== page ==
Photo by Sara Ivey
It’s probably not a surprise that social distancing and bouts of self-isolation are contributing to increasing anxiety and depression among many in an already stressful time. It’s one of those things that can be framed as a sacrifice we all have to make in order to keep ourselves and others safe. While such sacrifices in the past typically involved a draft card, one Twitter user deftly stated that our contribution to the cause was to stay at home and watch Netflix.
Despite the seemingly heroic implications behind social distancing and self-isolation, humans are wired for connection and social inclusion, and crave a sense of belonging and civic muscle, one of the Seven Vital Conditions for Well-Being. Along with having a sense of pride in community and strong social networks, belonging and civic muscle refers to civic participation from diverse community members in problem solving activities, and taking collective responsibility for each other — things necessary to build strong communities and promote positive change. We need connection not only to survive, but to thrive — it contributes to our practical and emotional needs, enhances our mental well-being, helps us navigate the challenges of life and reinforces healthy behaviors — all of which are increasingly more difficult to promote in the age of social distancing.
The first few weeks and months of social distancing and community disconnect could be summed up with a series of Zoom meetings and jokes about “quarantinis,” but as the pandemic evolved, the narrative shifted to the exhaustion behind online meetings, a 55 percent, one-week increase in alcohol sales, and concerns about voter turnout. Not everything is Netflix, long walks, and sourdough starters, and communities across the country have taken notice and are actively working to rebuild connection and strengthen civic muscle.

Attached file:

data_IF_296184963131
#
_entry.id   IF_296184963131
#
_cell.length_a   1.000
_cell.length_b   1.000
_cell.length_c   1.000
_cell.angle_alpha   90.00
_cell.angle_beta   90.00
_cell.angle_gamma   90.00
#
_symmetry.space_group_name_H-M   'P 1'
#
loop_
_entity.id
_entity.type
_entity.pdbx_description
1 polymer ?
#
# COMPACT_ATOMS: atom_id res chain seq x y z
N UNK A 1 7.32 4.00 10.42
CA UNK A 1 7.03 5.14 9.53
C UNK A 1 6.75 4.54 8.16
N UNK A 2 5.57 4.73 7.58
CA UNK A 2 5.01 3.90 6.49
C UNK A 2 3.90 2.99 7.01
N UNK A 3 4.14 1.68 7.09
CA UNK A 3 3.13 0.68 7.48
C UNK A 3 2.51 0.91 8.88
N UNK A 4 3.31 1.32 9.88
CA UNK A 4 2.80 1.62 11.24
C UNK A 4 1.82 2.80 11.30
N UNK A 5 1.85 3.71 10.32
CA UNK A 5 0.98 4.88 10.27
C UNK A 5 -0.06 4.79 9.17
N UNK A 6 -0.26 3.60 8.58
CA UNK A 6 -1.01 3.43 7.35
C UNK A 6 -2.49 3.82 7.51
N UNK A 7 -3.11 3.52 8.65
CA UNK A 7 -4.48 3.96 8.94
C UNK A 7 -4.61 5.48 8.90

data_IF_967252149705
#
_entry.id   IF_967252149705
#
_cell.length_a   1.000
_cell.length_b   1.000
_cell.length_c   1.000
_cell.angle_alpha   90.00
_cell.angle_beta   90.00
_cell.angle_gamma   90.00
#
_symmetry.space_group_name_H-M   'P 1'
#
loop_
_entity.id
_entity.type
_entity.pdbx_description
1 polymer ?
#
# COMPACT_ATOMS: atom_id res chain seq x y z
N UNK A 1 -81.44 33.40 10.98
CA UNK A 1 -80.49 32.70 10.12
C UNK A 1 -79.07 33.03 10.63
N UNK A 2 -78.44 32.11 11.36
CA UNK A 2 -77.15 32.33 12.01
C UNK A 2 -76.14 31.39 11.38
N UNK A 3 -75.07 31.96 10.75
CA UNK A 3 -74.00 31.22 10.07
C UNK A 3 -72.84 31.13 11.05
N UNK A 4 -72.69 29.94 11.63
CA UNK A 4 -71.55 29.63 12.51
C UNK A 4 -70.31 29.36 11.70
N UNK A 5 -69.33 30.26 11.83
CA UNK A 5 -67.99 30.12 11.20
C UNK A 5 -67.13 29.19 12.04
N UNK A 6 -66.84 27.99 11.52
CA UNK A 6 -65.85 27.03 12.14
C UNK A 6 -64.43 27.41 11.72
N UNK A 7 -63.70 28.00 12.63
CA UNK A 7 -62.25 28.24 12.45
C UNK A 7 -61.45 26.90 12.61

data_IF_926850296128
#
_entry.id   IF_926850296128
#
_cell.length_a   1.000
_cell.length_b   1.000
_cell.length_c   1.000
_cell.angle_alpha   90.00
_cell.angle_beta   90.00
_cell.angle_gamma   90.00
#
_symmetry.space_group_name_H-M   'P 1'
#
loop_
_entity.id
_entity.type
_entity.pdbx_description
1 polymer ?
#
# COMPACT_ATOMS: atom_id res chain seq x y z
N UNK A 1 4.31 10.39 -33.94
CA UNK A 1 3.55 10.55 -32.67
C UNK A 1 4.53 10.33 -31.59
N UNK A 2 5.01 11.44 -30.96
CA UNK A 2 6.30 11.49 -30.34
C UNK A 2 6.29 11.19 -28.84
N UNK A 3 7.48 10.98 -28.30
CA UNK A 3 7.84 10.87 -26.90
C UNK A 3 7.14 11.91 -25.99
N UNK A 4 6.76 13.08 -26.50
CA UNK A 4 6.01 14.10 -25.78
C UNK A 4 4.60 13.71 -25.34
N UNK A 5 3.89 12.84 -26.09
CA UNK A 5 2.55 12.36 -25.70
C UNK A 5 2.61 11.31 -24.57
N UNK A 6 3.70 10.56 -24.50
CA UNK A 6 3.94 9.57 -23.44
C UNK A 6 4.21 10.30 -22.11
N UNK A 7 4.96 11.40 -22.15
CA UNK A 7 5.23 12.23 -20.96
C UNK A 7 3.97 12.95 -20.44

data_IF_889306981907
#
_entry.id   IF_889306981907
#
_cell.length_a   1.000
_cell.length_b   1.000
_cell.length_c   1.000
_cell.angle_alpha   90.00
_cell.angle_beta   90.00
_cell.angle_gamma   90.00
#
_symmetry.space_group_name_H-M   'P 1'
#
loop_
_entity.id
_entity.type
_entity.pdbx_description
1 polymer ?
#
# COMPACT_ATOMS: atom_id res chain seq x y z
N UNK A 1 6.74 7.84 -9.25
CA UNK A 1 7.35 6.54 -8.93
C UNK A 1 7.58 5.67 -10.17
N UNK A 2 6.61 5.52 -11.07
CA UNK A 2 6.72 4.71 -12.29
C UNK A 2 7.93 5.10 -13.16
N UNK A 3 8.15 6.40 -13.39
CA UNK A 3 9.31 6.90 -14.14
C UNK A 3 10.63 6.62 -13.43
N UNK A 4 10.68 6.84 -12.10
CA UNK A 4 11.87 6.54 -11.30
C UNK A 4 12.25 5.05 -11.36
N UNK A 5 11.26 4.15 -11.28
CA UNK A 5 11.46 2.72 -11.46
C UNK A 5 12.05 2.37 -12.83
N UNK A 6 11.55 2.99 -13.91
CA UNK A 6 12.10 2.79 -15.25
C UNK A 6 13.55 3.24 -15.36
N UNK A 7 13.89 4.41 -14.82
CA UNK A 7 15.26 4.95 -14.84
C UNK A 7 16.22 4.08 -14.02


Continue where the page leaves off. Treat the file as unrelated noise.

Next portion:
Focus on Connection
Efforts to strengthen belonging and civic muscle in an era that demands periods of isolation and distance can feel daunting — however, creating a sense of belonging and power to influence the policies, practices, and programs is still possible. According to the American Friends Service Committee, “it is evident that structures in our society leading to inequality and systemic oppression create chaos and harm everyone […] but creating new structures of collective care can help us through this period.”
Communities across the nation are creating scalable mutual aid networks to support the shared well-being of their communities. Weave and Cortico are working to spark virtual dialogue in meaningful ways. From letter writing campaigns to uplift the United States Postal Service and deliver joy to isolated seniors, to financial assistance and food distribution networks, individuals and communities have remained committed to creating a sense of belonging and connection through a sense of shared purpose.
Focus on Resilience
In periods of prolonged crisis, COVID-19 or otherwise, at some point the human spirit shifts from survival mode to one of resilience, where the focus is on adapting to the current environment and defining a sense of what recovery and the future might look like. As author and change theorist, Margaret Wheatley once said, “There is no power for change greater than a community discovering what it cares about.” Navigating isolation and disconnection in the era of COVID looks a lot like communities shifting from survival to resilience. Indigenous leaders across the country suggest that the ethos of collective living can be “instructive during the pandemic,” as well as provide guidance on how to be a resilient community. Communities are encouraged to find new and innovative ways to stay connected, protect the most vulnerable amongst them, find and share joy regularly, and to think long-term, as a key to resilience is persistence.
Yes, we must acknowledge a future that will quite possibly be rife with periods of isolation and disconnection. But, there are reasons to be hopeful. As change-makers, we are in a unique position to lift up the stories of our communities as we navigate uncertain terrain. We have the ability to propose solutions – bandaid or systemic – that will allow our communities to connect, mobilize, and influence the policies, practices, and programs that shape the world.
Andrea Waner, MPA. Andrea is a social equity and human rights policy educator located in Columbia, Missouri. She is a contributing writer for Community Commons.